Advantages associated with the present design include the ability to effectively recline the seat back manually, while facilitating the compressed spring force for returning the seat back to the upright design position, this saving dramatically on the expense and requirements of other powered seat variants. Additional advantages include the high cycling capabilities of the system, this maintaining lie integrity of the design after repeated recline to upright return iterations. In this fashion, the construction of the manual recliner assembly is such that it provides a durable assembly which can endure numerous cycling requirements over a long life.

While not limited to any one type of application, it is farther understood and envisioned that the linear recliner assembly can be incorporated into any type of seat design not limited to vehicular applications, and in which seat back upright return is desired without requiring additional physical input. Such applications can include airline seats, as well as use in furniture and in addition to contemplated vehicle uses.

Referring to FIG. 1, an operational view is illustrated at 10 the linear recliner assembly fixedly secured at a forward end to a frame location 2 of a seat bottom 4. A rotating coupling is illustrated at 6 mounted over the fixed frame location 2, the coupling receiving the forward mounting end of the recliner assembly. Further illustrated at 8 is a generally lower-most extending location of a seat back, this being arranged a spaced distance from a pivot point 9 of the seat back, and such that, upon reclining of the seat back, the lower-most location will reverse pivot (i.e. exhibit a rotating direction opposite to that of the upper seat back) in a force exerting direction towards the assembly 10. In this fashion, the linear recliner assembly is pivotally engaged relative to a seat bottom at both the forward seat frame mounted coupling 6 and the lower extending seat back location 8.

As further illustrated throughout the several views, a housing body exhibits a communicating interior extending between a first and second ends. More specifically, a central tubular portion 12 is provided with a first end cap 14 secured over the first end of the central tubular portion 12, the first end cap exhibiting an end face located and centrally positioned opening through which slidably displaces an exteriorly threaded (e.g. exhibiting such as a triple spiraling threaded profile) drive rod 16. A second end cap 18 is secured over the second end of the central tubular portion 12 and terminates in a pair of linear extending and spaced apart mounting portions, see at 20 and 22, these aligning with mounting portions of the pivotal seat back mounting location 8. A mounting pin 24 (see FIG. 1) extends crosswise through aligning apertures (see at 26 and 28 in each of FIGS. 2-4) defined in the mounting portions 20 and 22 as well as an aligning aperture (not shown) in the seat back location 8 for pivotally mounting the recliner assembly to the seat back as well as to the seat bottom.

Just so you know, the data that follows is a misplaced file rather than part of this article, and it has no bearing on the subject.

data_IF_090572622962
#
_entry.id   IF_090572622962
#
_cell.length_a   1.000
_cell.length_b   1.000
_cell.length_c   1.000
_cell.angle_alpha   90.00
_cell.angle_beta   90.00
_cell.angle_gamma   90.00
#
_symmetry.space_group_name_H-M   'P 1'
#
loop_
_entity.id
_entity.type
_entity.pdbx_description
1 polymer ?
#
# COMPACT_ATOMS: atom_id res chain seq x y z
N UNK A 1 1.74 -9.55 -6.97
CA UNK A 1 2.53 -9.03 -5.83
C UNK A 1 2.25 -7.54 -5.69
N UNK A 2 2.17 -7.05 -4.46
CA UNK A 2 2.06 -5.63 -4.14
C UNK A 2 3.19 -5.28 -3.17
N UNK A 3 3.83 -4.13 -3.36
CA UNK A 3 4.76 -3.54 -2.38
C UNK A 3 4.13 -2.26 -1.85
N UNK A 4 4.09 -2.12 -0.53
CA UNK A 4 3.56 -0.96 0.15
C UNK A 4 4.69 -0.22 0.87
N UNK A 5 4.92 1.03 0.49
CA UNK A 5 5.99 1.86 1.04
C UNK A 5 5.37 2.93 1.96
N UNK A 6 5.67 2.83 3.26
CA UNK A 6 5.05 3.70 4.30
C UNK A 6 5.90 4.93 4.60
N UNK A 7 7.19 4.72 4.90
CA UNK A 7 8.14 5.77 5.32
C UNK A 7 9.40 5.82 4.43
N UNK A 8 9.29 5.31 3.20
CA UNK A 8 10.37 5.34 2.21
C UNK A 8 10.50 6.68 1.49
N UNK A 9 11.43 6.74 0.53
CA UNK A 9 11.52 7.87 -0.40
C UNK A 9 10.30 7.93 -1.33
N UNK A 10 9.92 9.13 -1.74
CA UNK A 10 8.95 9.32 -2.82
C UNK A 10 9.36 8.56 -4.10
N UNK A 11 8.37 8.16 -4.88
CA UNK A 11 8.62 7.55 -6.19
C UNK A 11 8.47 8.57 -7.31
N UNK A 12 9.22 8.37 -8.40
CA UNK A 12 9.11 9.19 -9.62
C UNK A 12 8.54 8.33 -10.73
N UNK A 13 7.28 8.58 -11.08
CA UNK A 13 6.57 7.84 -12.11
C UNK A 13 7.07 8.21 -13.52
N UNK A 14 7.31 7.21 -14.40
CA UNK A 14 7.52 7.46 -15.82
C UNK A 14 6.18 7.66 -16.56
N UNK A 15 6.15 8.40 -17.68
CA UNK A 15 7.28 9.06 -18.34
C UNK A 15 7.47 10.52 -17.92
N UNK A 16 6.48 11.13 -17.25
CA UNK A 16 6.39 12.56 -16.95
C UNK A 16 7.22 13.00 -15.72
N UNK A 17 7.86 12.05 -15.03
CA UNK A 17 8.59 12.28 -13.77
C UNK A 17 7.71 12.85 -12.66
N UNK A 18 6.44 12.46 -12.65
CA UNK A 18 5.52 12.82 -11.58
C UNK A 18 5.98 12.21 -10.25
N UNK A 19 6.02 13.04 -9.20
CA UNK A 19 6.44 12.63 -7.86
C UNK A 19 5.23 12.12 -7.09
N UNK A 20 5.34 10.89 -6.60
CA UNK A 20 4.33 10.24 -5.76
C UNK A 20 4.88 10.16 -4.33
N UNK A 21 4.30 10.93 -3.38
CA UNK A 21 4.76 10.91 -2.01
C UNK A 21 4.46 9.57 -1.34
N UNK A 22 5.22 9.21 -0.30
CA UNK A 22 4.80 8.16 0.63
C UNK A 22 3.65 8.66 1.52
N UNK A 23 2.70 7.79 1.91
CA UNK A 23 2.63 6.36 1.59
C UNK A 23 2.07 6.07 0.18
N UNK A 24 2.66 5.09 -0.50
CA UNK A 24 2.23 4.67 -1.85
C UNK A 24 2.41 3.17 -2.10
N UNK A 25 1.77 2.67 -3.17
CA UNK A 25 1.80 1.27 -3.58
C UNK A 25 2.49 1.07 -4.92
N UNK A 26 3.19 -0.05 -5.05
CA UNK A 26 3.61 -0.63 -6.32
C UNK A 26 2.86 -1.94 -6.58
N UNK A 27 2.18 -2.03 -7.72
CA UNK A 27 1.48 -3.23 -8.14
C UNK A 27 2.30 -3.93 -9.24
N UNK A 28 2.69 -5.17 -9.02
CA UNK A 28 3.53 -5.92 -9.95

A secondary (likewise cylindrical shaped) housing is provided at 30 (see as best shown in FIG. 4) and includes a trigger support, illustrated as a pair of spaced apart and upwardly/linearly projecting bridge portions 32 and 34. The dimensioning of the secondary cylindrical shaped housing 30 is such that it is capable of coaxially and slidably inserting within the open end of the main central housing 12, the housing 12 further exhibiting a linear extending recess 36 (again FIG. 4) extending from the associated end for a distance and corresponding to the dimension necessary to seat the linear projecting dimension of the trigger support portions 32 and 34.

A rotatable gear 38 (see as best shown in FIG. 4) is located at a fixed lineal position within the housing and receives the drive rod 16 in threadably inter-engaged fashion, the gear 38 illustrating an inner annular wall (not shown) upon which a plurality of spiral threads are inscribed, these engaging such as the triple threaded exterior spiral profile of the drive rod 16. As further shown, the gear 38 exhibits a plurality of outer peripherally and circumferentially extending teeth.

As best shown again in the exploded view of FIG. 4, as well the sectional exploded illustration of FIG. 4A and the rotated two dimensional view of FIG. 4B, a pair of (eccentric) load supporting thrust bearings 40 and 42 are arranged on either side of the stationary positioned and rotatable gear 38. Each of the thrust bearings, as best again shown by thrust bearing 40 in FIGS. 4A and 4B, includes a central load supporting disk portion 44 incorporating an annular array of individual bearings mounted thereto, the central disk 44 being sandwiched between a pair of outer disk coverings 46 and 48.

Additional features shown include a support bushing 50 positioned in end facing contact with selected thrust bearing 40 (see again FIG. 4) and so that the support bushing 50 is seated in abutting contact with the first end cap 14, with the threaded drive rod 16 projecting through aligning central apertures in the support bushing 50 and the end cap 14. Other features include a cylindrical shaped drive support portion 52, this securing to an end face of the rotatable gear 38. An end bushing 54 is secured to an interiorly extending end of the drive rod 16 (such as by fasteners including hex or pin screws, not shown, inserting in lateral projecting fashion through mounting apertures 56).